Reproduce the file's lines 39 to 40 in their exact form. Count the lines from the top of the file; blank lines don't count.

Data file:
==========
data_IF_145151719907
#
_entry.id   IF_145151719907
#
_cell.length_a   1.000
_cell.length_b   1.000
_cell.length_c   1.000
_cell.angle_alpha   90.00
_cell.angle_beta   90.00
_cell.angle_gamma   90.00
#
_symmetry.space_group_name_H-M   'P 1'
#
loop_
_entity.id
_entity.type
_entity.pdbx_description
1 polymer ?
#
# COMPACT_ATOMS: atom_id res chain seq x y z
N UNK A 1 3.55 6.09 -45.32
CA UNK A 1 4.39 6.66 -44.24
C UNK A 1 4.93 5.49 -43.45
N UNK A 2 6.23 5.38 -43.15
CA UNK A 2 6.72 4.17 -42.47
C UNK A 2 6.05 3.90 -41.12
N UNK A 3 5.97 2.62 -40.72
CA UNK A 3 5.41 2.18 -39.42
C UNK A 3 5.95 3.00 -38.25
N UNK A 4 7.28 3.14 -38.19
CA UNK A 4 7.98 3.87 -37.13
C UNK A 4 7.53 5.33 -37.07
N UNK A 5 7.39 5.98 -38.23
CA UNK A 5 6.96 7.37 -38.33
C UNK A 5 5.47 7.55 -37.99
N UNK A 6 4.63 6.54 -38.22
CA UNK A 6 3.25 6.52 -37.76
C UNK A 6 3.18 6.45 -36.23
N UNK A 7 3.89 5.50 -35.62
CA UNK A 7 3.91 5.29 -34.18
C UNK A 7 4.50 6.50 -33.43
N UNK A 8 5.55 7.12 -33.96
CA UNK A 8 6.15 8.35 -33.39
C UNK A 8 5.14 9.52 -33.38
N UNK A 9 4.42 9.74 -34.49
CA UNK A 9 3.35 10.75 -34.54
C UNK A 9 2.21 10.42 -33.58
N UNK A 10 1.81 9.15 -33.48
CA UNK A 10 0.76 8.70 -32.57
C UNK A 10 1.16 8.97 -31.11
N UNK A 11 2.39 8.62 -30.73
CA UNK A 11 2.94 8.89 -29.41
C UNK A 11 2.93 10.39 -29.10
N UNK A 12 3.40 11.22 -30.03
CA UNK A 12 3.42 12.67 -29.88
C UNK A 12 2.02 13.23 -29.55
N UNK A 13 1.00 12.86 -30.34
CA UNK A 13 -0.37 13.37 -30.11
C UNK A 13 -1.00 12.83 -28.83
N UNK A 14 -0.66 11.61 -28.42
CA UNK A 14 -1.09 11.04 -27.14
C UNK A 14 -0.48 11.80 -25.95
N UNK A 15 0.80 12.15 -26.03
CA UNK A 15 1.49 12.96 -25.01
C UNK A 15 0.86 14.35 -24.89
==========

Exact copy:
N UNK A 7 3.89 5.50 -35.62
CA UNK A 7 3.91 5.29 -34.18